OK to pick your brain on installing the Veritas Twin Screw?
Thanks for the page with all the good photos.
charlie b
ps - your shop floor is WAY to clean. That will change once all those hand planes start getting used. And curlies will clog that dust collector.
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Good suggestion and I'll consider it, but since I laminated MDF and then contact cemented masonite onto the edges, I probably will have to live with the sharp corners, at least on the bench top. I am thinking about chamfering the outside corners of the Veritas vise jaws, though.

or 4 drawers on one side and a cabinet with shelves on the other. I also have a nice 30" wide piece of wall convenient to the workbench where I'm going to build a nice handtool cabinet. I've looked yours over and it is a great example and something to emulate. Whenever I get around to building my cabinet, I'll definately have some questions for you. One I can think of right now is how do you secure the large bench planes in a vertical position? I've seen this in a lot of cabinets, but never any really detailed descriptions of how it is done. Did you consult any books in designing your cabinet?

These bench dogs have a wire spring on the side that keeps them snug in the hole. I haven't noticed any deforming of the dog holes yet, but I haven't really used it much yet. Hopefully that won't happen too badly. The hold down I have (the Veritas version) seems to ride pretty easily in the dog holes. The dowel portion has some ridges on it, that apparently act to hold it in place as the horizontal force resulting from tightening the clamping screw is generated. It works quite well, and definately doesn't require the blunt force those tap-in-place hold downs require.

This point is well taken. I'm still playing with the layout of the bench a bit - basically moving it an inch or two and then working around it awhile to see how I like it. I don't have a whole lot of options, so it won't take me long to decide where it will be "permanently". My garage floor is so out of level it's sad, so it really will depend greatly on the specific location on how I will have to shim/level it. But, you're right and I'm not going to waste too much time for fear of getting any twist in the benchtop.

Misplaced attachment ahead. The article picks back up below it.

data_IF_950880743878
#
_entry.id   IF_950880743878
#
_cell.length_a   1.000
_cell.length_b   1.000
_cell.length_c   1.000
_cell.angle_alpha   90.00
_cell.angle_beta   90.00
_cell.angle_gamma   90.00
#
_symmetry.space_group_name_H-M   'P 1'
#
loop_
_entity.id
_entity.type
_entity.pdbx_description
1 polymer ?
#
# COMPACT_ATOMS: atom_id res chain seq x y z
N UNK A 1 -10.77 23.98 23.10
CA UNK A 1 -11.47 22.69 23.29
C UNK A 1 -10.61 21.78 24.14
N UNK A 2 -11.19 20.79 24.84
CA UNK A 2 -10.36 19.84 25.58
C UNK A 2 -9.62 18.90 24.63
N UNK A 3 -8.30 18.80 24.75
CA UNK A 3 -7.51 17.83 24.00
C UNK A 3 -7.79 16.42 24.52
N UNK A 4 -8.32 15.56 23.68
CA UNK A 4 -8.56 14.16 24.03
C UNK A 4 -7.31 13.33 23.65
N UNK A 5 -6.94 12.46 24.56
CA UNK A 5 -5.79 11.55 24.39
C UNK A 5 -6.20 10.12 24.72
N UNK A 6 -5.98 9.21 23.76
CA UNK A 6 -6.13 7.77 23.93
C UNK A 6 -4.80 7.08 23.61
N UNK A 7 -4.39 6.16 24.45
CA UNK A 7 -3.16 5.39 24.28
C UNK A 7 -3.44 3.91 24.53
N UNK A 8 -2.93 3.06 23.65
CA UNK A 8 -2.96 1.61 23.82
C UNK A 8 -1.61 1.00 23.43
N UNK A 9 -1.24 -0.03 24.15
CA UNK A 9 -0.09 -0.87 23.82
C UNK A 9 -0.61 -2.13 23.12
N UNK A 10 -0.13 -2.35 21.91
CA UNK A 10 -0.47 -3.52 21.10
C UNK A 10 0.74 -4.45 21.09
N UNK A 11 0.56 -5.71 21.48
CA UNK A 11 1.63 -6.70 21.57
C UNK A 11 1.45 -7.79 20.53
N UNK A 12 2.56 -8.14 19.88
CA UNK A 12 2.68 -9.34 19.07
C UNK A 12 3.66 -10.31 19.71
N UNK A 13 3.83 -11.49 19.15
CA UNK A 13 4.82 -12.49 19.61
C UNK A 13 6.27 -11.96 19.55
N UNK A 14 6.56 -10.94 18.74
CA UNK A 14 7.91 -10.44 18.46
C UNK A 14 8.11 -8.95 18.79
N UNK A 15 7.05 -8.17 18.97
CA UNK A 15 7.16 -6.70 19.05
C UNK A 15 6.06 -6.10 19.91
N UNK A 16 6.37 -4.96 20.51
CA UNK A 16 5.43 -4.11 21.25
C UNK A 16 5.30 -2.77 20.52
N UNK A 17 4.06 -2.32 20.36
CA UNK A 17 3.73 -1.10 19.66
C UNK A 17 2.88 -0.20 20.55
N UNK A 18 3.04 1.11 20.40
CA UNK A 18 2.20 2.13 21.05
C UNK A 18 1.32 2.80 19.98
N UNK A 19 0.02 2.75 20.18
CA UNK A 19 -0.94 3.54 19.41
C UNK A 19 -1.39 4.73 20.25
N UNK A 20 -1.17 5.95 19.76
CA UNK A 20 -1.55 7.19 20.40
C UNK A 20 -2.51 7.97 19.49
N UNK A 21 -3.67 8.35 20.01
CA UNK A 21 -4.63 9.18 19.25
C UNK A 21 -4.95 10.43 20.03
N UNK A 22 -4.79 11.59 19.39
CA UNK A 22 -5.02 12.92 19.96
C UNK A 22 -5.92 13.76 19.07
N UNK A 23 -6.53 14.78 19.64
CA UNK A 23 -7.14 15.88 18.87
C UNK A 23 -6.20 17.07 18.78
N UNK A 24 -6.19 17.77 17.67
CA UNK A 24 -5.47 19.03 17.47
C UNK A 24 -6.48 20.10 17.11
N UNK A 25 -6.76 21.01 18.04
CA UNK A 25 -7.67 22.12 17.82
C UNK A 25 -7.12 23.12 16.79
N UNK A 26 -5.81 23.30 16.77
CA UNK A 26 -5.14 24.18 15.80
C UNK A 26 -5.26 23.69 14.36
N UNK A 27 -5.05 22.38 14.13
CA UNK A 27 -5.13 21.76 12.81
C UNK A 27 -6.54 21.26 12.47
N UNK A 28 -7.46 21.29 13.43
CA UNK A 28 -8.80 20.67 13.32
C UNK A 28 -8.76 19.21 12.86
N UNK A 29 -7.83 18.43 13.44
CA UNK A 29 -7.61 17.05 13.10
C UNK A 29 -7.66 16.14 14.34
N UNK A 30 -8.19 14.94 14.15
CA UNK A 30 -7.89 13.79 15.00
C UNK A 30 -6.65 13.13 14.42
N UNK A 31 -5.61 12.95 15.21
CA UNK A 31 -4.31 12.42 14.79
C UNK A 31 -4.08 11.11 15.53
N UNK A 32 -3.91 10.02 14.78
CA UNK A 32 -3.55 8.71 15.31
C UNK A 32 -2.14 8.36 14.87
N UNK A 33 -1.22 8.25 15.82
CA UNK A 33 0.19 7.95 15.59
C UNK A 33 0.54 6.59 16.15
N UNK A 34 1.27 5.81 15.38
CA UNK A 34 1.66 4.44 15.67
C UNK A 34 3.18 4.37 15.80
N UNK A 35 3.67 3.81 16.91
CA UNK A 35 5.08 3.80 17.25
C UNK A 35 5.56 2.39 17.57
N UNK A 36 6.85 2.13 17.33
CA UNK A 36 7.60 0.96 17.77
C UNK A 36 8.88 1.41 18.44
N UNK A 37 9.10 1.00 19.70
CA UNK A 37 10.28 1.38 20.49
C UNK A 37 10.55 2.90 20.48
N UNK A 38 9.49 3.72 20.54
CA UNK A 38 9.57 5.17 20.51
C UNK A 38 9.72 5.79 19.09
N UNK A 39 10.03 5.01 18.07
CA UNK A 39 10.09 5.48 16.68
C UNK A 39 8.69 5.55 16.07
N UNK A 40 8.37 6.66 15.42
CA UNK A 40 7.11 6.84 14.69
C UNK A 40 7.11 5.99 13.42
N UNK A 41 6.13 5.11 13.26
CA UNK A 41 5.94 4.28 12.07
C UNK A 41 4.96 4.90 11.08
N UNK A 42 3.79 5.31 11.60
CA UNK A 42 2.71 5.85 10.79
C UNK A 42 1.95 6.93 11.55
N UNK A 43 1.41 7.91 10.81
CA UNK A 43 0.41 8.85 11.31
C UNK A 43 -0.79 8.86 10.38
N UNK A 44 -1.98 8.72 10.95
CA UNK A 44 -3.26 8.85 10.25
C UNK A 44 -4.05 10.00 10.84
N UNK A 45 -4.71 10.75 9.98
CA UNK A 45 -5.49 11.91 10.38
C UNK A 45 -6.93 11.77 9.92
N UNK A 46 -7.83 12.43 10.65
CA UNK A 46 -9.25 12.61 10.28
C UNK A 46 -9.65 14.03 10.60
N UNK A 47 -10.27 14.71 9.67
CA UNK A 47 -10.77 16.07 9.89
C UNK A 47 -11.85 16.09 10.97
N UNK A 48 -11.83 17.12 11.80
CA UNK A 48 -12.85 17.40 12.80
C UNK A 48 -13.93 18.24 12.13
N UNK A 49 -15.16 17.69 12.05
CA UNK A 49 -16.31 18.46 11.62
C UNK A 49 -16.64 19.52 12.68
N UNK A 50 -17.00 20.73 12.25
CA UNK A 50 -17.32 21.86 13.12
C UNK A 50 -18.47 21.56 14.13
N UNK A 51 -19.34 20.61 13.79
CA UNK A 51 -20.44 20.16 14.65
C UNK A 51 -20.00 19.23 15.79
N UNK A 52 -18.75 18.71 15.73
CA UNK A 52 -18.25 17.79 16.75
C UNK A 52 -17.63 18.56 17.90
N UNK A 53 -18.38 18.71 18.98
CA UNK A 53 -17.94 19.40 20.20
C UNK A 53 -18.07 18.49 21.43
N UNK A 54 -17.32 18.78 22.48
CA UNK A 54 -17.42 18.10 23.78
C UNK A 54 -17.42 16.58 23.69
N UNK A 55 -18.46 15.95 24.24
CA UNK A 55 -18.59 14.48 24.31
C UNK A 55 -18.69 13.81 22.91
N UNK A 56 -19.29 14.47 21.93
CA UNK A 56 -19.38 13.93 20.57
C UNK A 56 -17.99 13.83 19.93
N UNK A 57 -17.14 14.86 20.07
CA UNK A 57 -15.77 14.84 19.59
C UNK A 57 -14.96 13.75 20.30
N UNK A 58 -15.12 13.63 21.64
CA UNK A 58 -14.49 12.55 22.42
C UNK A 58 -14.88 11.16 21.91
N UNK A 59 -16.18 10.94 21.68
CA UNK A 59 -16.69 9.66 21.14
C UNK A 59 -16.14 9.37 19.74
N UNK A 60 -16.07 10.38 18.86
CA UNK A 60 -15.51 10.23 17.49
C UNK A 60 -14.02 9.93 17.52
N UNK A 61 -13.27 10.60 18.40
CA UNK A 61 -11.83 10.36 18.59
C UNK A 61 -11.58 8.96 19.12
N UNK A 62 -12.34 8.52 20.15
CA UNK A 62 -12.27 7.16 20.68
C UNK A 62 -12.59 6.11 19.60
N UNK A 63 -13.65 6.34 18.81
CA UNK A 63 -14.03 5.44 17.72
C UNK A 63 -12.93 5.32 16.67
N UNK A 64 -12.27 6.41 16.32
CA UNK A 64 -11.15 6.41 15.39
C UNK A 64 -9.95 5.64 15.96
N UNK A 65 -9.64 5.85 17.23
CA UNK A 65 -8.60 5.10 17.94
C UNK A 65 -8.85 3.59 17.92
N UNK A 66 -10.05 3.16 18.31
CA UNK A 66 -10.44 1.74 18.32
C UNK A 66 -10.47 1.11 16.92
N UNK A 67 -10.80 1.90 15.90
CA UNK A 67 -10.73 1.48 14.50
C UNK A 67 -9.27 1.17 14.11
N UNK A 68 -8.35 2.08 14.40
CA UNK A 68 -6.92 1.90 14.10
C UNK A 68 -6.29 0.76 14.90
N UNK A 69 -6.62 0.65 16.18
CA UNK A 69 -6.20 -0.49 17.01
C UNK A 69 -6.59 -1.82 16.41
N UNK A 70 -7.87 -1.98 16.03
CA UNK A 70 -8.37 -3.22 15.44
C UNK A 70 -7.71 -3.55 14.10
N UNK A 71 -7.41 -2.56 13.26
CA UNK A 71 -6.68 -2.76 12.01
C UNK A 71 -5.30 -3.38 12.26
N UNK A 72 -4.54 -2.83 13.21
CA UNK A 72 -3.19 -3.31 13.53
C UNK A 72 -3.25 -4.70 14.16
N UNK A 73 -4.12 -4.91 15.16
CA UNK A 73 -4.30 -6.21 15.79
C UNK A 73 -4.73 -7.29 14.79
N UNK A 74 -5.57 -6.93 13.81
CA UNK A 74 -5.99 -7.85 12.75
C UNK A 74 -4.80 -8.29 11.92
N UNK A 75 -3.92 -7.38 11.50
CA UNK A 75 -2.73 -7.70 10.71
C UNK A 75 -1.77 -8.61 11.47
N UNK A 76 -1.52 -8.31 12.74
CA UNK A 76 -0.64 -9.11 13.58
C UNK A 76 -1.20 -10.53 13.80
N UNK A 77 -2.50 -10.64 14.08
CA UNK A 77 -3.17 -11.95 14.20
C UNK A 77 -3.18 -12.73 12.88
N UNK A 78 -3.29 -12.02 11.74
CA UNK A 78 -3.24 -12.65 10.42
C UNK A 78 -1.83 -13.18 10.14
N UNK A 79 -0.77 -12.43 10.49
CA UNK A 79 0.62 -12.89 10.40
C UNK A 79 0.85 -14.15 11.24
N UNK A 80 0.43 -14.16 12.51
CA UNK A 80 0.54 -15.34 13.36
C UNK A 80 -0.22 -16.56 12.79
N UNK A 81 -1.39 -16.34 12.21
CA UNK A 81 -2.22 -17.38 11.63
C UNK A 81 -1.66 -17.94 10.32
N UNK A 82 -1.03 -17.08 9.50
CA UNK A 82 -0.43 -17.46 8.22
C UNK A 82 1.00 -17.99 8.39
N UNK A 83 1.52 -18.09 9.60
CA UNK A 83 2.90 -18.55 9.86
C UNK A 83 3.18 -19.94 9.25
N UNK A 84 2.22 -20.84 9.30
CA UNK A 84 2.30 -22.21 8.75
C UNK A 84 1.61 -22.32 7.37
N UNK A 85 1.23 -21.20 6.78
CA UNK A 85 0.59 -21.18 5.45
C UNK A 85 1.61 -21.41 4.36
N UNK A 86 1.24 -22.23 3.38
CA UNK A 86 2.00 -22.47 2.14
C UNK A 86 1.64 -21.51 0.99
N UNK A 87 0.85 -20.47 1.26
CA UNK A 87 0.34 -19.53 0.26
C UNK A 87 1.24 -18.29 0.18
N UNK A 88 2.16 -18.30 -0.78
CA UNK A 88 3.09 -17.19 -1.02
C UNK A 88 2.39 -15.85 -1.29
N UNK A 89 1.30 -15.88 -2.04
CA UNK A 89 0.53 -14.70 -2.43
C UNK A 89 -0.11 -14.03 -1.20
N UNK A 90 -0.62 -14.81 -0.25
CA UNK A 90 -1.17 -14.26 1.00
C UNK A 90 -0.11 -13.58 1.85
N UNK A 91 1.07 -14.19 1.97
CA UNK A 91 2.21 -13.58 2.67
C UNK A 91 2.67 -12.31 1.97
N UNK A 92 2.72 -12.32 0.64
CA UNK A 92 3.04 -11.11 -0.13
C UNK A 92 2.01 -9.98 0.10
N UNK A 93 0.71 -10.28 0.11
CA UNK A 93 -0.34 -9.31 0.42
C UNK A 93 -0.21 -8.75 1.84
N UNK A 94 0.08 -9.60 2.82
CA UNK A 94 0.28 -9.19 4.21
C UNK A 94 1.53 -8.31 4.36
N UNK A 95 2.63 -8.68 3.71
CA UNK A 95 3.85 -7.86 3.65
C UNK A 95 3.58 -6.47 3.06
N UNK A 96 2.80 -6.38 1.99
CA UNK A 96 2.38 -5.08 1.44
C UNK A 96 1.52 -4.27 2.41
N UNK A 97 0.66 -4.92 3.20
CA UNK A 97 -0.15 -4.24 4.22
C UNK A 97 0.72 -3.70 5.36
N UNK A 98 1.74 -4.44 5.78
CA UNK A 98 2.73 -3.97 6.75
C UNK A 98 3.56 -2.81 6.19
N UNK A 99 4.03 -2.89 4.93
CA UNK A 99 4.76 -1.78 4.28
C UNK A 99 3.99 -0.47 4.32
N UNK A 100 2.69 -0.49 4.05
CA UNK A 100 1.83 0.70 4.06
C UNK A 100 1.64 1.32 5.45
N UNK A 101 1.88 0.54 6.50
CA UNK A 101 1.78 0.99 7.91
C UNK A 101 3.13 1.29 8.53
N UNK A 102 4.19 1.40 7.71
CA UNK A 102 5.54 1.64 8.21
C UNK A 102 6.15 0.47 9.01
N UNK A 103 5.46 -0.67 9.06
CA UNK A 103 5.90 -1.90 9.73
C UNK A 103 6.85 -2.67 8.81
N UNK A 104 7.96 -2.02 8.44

I looked through the Allen book again this morning and realized I'd misrepresented it previously (not sure if it was in this thread or one on the spalted board). In the book's illustrations it does show the dog hole in the side of the twin-screw vise front jaw, and also in one of the photographs of a completed bench. It's just that in the text there is no mention of this dog hole, so I neglected to credit this book as the source for this. In the Veritas instructions, IIRC, there are also instructions for this. As you might have noticed in the pictures I took of the bench using this dog hole to hold a board for jointing, it will be extremely handy in a lot of clamping situations. I'm still going to make some board jacks to use with the front vise, however, for instances where I'd rather not apply clamping force to the ends of boards.

Sure, that's no problem. It was pretty straightforward, and I followed the warning in the instructions not to deviate from the path. But, ask me anything you want and I'll try to help as best I can.

Well, I did sweep the floor (just around the bench) prior to picture taking, so don't be fooled too much. And I have a trash can separator (that works quite well, by the way), so hopefully the majority of curlies will find their home there. Now that I have the bench all my other shop rearrangement plans are in dire need of progressing. I have to clean out about 150 bf of ash, find a temporary place to store about 50 cans of finishes and related supplies, move some ladders to a new home, build 6 feet of floor and wall cabinets, etc. etc. I think the next year or so is going to find me living in a bit of squalor in the shop, because SWMBO doesn't sympathize too much with "shop projects". She just this morning gently "prodded" me about getting to the 12 feet of built in bookcases she wants me to build for our finished attic. And the 3-month old's dresser....the high chair....picture frames....
Ain't life great :)
Mike
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Mike in Mystic wrote:

Hmmm... Puts me in a mind to coin a new term. "Chick sticks."
--
Michael McIntyre ---- Silvan < snipped-for-privacy@users.sourceforge.net>